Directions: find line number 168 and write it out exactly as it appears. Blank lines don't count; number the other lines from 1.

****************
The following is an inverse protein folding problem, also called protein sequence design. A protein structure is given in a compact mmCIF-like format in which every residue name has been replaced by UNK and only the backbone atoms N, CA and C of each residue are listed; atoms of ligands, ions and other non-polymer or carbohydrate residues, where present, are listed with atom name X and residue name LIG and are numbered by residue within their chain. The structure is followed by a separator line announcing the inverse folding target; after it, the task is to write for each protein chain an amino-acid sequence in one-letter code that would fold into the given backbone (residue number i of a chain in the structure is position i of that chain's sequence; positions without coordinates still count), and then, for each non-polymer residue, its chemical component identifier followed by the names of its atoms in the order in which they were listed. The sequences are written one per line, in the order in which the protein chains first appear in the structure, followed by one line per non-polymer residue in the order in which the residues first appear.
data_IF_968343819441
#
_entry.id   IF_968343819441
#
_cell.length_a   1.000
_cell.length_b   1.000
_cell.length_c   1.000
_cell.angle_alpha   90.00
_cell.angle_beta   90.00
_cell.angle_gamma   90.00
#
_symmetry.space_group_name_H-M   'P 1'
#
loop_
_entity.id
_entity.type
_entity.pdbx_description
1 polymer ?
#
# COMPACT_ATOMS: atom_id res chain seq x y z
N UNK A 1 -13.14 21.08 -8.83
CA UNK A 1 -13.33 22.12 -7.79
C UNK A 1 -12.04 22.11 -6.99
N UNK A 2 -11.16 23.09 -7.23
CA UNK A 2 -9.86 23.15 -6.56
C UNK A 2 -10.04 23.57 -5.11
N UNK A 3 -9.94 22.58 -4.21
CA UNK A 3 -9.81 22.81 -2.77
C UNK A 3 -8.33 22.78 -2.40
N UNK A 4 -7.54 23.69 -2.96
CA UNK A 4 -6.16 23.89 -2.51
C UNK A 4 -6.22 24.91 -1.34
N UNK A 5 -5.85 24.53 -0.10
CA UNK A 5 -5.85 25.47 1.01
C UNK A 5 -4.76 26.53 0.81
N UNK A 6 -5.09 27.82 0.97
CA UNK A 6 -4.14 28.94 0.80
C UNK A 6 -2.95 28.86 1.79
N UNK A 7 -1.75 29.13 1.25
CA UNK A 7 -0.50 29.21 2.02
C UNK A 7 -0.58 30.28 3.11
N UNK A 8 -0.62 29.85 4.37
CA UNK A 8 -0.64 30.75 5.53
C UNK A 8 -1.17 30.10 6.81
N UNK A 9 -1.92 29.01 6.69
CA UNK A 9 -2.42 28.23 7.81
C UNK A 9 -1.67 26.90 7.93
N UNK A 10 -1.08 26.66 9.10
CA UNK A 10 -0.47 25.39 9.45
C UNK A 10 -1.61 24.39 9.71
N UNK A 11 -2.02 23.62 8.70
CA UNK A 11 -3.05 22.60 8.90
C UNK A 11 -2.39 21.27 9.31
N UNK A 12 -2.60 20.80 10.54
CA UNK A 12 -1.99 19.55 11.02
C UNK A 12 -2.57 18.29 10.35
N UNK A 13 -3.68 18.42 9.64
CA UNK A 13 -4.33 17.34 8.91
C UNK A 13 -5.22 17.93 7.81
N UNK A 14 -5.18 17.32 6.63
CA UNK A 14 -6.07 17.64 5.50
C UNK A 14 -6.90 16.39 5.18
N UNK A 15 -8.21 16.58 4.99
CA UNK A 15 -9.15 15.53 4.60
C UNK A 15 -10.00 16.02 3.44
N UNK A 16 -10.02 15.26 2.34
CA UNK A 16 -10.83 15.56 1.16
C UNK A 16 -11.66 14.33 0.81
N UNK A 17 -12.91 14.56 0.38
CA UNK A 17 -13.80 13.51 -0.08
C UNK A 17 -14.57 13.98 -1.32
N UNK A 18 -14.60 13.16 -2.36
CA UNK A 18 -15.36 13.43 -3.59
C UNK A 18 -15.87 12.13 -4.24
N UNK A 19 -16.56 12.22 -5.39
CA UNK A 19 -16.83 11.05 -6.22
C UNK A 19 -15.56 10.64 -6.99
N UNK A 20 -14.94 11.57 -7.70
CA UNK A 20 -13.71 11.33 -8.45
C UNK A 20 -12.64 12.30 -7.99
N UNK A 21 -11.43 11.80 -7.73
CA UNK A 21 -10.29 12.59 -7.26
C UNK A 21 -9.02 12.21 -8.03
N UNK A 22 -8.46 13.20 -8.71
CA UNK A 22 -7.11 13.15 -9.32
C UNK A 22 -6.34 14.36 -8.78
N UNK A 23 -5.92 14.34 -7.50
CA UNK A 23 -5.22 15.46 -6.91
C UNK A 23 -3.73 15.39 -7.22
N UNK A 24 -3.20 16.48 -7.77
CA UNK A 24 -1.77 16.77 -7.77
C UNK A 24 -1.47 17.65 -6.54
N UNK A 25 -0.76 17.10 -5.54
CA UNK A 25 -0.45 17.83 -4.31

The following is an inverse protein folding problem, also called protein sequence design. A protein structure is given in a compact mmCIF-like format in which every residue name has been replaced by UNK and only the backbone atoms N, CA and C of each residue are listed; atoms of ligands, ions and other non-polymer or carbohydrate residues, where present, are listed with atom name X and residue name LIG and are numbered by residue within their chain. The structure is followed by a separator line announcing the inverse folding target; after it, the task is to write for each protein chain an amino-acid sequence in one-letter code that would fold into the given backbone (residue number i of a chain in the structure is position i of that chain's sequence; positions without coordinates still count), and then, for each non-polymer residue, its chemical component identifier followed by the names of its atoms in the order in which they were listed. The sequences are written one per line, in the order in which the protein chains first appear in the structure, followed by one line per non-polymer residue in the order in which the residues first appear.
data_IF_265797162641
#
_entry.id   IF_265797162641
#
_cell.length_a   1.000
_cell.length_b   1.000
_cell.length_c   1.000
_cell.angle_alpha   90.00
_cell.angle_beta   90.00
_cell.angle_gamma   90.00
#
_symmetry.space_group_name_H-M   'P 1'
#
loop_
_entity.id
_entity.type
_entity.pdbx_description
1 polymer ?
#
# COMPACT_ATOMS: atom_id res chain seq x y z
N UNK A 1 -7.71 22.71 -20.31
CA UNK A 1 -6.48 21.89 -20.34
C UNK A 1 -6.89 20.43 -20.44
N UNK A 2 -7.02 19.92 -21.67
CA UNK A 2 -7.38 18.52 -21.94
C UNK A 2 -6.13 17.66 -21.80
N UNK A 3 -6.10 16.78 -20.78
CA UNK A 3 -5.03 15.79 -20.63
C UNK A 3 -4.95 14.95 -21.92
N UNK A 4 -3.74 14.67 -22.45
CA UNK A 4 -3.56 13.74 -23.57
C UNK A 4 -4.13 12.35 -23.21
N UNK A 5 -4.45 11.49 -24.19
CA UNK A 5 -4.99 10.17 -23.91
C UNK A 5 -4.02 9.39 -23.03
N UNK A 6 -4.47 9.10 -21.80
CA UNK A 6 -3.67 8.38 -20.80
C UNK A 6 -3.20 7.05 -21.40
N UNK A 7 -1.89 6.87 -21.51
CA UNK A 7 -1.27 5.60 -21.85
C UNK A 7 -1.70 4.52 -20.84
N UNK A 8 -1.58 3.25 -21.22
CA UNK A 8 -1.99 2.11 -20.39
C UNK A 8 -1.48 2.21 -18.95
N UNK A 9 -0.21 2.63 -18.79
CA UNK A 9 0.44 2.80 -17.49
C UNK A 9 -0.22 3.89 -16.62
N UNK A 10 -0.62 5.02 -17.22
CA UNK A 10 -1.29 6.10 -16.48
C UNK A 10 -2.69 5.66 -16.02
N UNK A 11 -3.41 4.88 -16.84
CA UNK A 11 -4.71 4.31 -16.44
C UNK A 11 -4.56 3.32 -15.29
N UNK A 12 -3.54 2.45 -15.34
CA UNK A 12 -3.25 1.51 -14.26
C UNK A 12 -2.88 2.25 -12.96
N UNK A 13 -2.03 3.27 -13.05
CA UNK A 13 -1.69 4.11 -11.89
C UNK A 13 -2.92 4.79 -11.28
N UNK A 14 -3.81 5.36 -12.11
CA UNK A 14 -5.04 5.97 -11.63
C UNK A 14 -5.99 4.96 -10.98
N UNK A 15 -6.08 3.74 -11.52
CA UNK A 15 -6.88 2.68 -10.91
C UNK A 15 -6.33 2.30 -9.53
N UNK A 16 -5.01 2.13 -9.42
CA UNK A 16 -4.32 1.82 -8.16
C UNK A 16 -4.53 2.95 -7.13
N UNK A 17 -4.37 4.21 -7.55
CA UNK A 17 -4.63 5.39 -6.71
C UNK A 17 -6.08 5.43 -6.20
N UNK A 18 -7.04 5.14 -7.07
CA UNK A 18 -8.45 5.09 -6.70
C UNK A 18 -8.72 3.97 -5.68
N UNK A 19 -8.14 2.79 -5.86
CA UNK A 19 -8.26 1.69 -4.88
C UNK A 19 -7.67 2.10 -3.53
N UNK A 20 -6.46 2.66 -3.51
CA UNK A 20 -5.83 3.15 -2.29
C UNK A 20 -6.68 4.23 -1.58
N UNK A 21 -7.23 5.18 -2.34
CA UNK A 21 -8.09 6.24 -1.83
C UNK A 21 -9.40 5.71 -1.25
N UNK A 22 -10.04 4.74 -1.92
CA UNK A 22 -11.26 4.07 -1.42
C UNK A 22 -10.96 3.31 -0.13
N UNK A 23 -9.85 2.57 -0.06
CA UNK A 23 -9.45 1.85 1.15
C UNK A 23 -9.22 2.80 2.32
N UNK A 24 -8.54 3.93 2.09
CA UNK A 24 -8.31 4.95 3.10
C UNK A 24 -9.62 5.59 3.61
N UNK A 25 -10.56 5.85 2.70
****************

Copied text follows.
N UNK A 18 -7.04 5.14 -7.07